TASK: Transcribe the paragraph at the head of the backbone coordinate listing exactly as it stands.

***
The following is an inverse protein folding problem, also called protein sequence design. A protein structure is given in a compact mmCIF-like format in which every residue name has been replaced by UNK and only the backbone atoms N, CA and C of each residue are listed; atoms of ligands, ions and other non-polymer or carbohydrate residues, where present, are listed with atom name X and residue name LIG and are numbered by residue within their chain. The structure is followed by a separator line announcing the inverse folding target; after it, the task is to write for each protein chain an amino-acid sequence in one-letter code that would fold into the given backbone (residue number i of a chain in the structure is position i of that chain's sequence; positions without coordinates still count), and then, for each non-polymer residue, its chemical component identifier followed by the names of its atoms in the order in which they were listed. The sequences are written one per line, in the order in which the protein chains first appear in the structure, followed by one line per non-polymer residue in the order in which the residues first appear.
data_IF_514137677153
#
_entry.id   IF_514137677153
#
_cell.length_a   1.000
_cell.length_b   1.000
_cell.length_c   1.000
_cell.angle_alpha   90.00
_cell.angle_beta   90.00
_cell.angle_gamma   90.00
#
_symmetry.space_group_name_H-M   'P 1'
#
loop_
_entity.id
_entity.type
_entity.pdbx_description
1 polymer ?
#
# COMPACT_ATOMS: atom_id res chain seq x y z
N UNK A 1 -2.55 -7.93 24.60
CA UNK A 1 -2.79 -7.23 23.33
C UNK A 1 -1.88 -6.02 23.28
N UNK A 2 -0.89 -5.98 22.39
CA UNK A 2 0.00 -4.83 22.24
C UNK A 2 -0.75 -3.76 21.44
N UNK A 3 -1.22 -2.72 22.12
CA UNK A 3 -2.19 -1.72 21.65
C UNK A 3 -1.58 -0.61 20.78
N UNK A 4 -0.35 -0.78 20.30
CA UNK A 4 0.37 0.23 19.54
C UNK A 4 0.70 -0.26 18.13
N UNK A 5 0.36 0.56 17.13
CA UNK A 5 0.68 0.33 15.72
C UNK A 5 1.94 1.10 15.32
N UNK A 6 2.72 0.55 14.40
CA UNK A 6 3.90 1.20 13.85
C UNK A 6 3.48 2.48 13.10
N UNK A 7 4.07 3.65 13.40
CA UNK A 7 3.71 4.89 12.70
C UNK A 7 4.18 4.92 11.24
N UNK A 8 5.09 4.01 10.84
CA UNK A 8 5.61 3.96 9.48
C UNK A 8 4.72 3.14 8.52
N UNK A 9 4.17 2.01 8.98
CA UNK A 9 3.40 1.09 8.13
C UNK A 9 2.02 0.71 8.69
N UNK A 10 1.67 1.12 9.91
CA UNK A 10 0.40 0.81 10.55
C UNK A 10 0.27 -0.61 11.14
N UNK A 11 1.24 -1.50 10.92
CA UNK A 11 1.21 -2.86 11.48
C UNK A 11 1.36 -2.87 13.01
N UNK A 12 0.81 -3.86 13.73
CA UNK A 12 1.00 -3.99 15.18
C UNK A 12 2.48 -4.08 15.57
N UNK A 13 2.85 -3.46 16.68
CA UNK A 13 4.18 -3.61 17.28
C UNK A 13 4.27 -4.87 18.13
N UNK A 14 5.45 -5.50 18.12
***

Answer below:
The following is an inverse protein folding problem, also called protein sequence design. A protein structure is given in a compact mmCIF-like format in which every residue name has been replaced by UNK and only the backbone atoms N, CA and C of each residue are listed; atoms of ligands, ions and other non-polymer or carbohydrate residues, where present, are listed with atom name X and residue name LIG and are numbered by residue within their chain. The structure is followed by a separator line announcing the inverse folding target; after it, the task is to write for each protein chain an amino-acid sequence in one-letter code that would fold into the given backbone (residue number i of a chain in the structure is position i of that chain's sequence; positions without coordinates still count), and then, for each non-polymer residue, its chemical component identifier followed by the names of its atoms in the order in which they were listed. The sequences are written one per line, in the order in which the protein chains first appear in the structure, followed by one line per non-polymer residue in the order in which the residues first appear.